In a world where data can zip around from country to country as easily as it can move across town, it's critical for global banks to ensure compliance with the customer data privacy laws enacted throughout the world.
"Data is essentially mobile now," said Dennis Behrmann, research analyst, Meridien Research, Newton, Mass. "There's a tremendous amount of power that financial institutions can capitalize on."
But the power of data has been kept in check by national and international government entities, for reasons that go beyond protecting the customer. The varying laws and regulations surrounding customer data privacy are "built on a series of political, national, and economic interests," according to a recent Meridien Research report, "Privacy Management and Compliance: The Tip of the Iceberg."
Indeed, the issue can be viewed through the prism of competitive positioning between financial institutions in the United States and the European Union. "The European Union directive was worded so that, by nature, E.U. financial institutions would have a home field advantage," said Behrmann.
According to the directive, firms holding data on E.U. consumers must provide an "adequate" level of protection to that data. U.S. banks, which under the Gramm-Leach-Bliley Act did not have to provide the same level of protection, had faced limited access to key foreign markets.
However, the U.S. government has been able to bolster the strategic positioning of its domestic financial institutions. "The U.S. Department of Commerce has assured the European Union that U.S. financial institutions largely meet the obligations put forth in the E.U. directive, and that they will enforce it," said Behrmann.
Compared to the European Union Privacy Directive, the Gramm-Leach-Bliley Act in the U.S. has a limited scope and much more limited objectives. "The E.U. directive applies to any organization that engages in commercial activity with consumers," said Behrmann. "It's among the most strict privacy legislations, globally."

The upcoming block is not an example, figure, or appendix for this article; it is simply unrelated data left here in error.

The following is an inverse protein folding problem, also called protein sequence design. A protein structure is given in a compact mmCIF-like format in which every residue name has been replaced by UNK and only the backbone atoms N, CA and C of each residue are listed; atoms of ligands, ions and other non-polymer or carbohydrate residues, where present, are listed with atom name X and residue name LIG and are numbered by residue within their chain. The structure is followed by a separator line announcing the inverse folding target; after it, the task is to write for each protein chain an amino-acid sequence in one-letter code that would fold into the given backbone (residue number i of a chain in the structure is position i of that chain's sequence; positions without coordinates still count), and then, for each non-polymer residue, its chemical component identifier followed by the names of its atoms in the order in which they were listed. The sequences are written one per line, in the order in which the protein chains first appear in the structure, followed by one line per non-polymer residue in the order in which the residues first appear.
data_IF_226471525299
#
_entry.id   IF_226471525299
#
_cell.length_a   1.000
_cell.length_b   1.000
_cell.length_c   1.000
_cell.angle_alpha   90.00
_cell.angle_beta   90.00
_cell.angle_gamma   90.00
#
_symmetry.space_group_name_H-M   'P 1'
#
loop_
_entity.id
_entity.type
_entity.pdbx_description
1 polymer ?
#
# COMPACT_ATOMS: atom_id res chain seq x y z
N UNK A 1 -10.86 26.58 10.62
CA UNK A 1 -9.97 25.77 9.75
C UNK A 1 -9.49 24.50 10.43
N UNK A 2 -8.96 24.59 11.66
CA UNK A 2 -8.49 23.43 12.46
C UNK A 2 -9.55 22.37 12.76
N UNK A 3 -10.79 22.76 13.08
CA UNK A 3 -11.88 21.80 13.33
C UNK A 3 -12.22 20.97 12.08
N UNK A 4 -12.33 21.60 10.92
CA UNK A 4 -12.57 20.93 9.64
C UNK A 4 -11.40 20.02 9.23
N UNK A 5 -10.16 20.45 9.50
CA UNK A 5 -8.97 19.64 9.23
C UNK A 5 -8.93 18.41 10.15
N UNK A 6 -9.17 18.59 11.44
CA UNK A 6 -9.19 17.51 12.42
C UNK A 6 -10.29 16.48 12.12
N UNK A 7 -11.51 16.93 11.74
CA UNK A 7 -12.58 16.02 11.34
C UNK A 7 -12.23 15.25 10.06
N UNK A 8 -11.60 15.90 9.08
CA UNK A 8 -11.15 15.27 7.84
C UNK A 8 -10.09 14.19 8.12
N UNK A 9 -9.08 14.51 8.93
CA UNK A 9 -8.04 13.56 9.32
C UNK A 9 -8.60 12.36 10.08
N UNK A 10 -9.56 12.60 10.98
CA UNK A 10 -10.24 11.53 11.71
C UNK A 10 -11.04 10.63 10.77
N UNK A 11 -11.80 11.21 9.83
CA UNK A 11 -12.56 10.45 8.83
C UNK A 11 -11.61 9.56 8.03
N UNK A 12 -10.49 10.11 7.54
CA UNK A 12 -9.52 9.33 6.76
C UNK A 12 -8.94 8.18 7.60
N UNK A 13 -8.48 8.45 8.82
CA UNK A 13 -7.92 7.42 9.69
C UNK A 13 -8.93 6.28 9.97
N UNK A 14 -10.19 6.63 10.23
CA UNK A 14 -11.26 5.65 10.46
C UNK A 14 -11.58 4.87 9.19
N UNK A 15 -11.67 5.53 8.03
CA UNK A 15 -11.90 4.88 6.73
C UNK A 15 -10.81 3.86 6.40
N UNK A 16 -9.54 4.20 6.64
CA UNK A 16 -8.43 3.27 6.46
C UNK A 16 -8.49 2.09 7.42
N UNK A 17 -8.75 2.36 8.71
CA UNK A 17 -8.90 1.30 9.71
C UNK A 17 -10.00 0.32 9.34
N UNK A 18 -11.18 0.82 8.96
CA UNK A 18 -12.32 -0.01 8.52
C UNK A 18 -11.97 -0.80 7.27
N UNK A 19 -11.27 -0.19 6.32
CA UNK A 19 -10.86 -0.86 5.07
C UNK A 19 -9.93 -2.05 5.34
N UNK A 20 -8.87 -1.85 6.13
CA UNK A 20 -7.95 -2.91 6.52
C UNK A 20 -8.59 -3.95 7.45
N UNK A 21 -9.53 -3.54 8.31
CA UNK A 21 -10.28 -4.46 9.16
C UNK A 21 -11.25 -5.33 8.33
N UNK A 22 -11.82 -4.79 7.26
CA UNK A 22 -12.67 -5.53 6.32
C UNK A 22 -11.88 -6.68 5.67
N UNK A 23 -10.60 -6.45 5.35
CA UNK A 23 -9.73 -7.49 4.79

Aside from regulation, the marketplace will also push banks to adopt stringent data privacy policies and procedures. Privacy has become a "competitive differentiator" for financial institutions, said Behrmann. "Consumers are now starting to choose institutions partially because those institutions meet their privacy requirements."
Although the impetus for many banks' privacy initiatives has stemmed from regulatory initiatives, that's not the main reason to zealously maintain, track and guard customer data. "For financial institutions, this is about customers and their needs," said Behrmann. "Compliance should not be the primary focus."
Still, banks face substantial risks should they fail to properly protect customer data. "If there's, for example, a $10,000 penalty per incident, that can really add up if a privacy violation occurred across a large financial institution's customer base," said Behrmann. "That's extreme but possible."
By the same token, customers whose data is either passed along to an unauthorized party or stolen from the bank's information systems may have grounds for legal action. "The institution has some obligations to protect that data," said Behrmann. "If they don't meet those obligations and the customer is damaged in any way, the customer may sue the institution."
But with or without legislation, there's still the reputational risk involved with failing to guard customer data. "Financial institutions are in the business of trust," said Behrmann. "If you become known as the bank that continually violates your customers' privacy, you're probably going to lose the business."